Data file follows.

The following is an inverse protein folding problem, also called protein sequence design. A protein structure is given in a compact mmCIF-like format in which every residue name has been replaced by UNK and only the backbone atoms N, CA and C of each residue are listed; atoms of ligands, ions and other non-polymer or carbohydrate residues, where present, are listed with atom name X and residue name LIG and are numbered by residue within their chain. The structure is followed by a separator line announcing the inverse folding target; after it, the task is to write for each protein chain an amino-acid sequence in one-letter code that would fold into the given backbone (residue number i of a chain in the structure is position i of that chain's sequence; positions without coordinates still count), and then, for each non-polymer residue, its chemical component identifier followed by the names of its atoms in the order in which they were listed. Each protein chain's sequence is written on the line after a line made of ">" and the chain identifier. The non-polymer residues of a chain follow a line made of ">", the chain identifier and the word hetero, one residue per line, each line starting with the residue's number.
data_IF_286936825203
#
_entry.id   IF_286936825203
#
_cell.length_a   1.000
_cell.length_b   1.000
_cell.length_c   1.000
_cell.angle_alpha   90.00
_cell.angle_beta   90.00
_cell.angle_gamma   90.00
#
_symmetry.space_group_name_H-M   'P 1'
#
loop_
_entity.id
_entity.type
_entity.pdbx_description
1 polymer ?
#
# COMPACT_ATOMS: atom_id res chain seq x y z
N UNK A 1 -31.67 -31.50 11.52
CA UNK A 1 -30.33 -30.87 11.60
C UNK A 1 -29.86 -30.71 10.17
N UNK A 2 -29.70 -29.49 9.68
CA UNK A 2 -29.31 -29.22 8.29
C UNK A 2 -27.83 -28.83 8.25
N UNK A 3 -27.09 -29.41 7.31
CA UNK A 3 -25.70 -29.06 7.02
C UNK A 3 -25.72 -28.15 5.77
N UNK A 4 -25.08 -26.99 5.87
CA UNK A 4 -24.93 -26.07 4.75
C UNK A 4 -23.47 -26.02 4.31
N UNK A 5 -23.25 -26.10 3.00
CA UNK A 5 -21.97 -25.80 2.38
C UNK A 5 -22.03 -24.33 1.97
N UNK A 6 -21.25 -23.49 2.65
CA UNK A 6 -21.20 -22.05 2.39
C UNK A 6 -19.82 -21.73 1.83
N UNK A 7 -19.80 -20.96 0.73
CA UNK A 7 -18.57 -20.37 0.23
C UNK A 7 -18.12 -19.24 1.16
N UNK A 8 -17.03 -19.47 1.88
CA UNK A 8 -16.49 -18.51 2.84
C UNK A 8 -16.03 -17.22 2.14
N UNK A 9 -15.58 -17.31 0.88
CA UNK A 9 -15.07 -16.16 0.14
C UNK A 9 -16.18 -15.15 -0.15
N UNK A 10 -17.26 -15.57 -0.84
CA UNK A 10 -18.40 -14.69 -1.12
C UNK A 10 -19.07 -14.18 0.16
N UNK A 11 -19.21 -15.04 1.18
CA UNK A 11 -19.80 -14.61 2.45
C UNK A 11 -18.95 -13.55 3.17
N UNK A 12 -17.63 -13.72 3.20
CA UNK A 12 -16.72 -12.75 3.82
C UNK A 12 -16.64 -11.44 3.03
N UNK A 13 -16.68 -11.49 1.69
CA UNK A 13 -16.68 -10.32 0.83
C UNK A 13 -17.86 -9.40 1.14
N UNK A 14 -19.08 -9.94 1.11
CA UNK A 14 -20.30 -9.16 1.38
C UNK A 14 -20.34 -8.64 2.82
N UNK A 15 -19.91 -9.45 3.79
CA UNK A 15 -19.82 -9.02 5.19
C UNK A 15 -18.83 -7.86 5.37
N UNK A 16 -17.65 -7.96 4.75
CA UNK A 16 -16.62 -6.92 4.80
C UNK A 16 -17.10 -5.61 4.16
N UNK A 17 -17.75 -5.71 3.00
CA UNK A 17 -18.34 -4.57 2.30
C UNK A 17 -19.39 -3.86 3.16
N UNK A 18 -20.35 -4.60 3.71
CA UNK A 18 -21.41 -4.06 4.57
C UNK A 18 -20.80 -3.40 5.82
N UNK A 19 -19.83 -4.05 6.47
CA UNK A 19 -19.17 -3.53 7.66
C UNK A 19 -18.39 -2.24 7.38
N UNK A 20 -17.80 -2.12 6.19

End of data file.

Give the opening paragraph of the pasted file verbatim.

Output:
The following is an inverse protein folding problem, also called protein sequence design. A protein structure is given in a compact mmCIF-like format in which every residue name has been replaced by UNK and only the backbone atoms N, CA and C of each residue are listed; atoms of ligands, ions and other non-polymer or carbohydrate residues, where present, are listed with atom name X and residue name LIG and are numbered by residue within their chain. The structure is followed by a separator line announcing the inverse folding target; after it, the task is to write for each protein chain an amino-acid sequence in one-letter code that would fold into the given backbone (residue number i of a chain in the structure is position i of that chain's sequence; positions without coordinates still count), and then, for each non-polymer residue, its chemical component identifier followed by the names of its atoms in the order in which they were listed. Each protein chain's sequence is written on the line after a line made of ">" and the chain identifier. The non-polymer residues of a chain follow a line made of ">", the chain identifier and the word hetero, one residue per line, each line starting with the residue's number.